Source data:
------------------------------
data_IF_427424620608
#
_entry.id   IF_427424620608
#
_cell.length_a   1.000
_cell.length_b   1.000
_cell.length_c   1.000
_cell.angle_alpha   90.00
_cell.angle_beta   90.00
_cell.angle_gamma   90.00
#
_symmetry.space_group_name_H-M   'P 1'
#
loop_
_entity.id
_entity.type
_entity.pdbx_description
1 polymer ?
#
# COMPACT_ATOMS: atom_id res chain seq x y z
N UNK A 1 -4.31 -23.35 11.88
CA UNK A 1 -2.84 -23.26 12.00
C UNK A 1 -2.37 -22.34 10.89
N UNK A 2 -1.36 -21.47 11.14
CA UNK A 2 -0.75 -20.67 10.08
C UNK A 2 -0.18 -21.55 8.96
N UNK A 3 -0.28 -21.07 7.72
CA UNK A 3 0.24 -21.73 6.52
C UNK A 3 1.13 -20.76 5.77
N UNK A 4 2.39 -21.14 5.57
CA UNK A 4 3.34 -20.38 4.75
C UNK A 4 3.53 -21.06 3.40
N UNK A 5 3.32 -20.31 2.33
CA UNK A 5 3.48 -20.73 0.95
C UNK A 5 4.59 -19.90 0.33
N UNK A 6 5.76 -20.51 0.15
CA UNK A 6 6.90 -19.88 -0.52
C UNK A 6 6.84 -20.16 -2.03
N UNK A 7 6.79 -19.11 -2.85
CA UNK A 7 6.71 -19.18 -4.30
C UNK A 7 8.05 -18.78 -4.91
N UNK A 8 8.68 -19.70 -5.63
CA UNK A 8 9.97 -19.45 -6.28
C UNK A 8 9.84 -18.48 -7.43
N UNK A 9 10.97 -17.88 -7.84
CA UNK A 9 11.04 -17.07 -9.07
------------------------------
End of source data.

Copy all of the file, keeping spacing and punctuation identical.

data_IF_427424620608
#
_entry.id   IF_427424620608
#
_cell.length_a   1.000
_cell.length_b   1.000
_cell.length_c   1.000
_cell.angle_alpha   90.00
_cell.angle_beta   90.00
_cell.angle_gamma   90.00
#
_symmetry.space_group_name_H-M   'P 1'
#
loop_
_entity.id
_entity.type
_entity.pdbx_description
1 polymer ?
#
# COMPACT_ATOMS: atom_id res chain seq x y z
N UNK A 1 -4.31 -23.35 11.88
CA UNK A 1 -2.84 -23.26 12.00
C UNK A 1 -2.37 -22.34 10.89
N UNK A 2 -1.36 -21.47 11.14
CA UNK A 2 -0.75 -20.67 10.08
C UNK A 2 -0.18 -21.55 8.96
N UNK A 3 -0.28 -21.07 7.72
CA UNK A 3 0.24 -21.73 6.52
C UNK A 3 1.13 -20.76 5.77
N UNK A 4 2.39 -21.14 5.57
CA UNK A 4 3.34 -20.38 4.75
C UNK A 4 3.53 -21.06 3.40
N UNK A 5 3.32 -20.31 2.33
CA UNK A 5 3.48 -20.73 0.95
C UNK A 5 4.59 -19.90 0.33
N UNK A 6 5.76 -20.51 0.15
CA UNK A 6 6.90 -19.88 -0.52
C UNK A 6 6.84 -20.16 -2.03
N UNK A 7 6.79 -19.11 -2.85
CA UNK A 7 6.71 -19.18 -4.30
C UNK A 7 8.05 -18.78 -4.91
N UNK A 8 8.68 -19.70 -5.63
CA UNK A 8 9.97 -19.45 -6.28
C UNK A 8 9.84 -18.48 -7.43
N UNK A 9 10.97 -17.88 -7.84
CA UNK A 9 11.04 -17.07 -9.07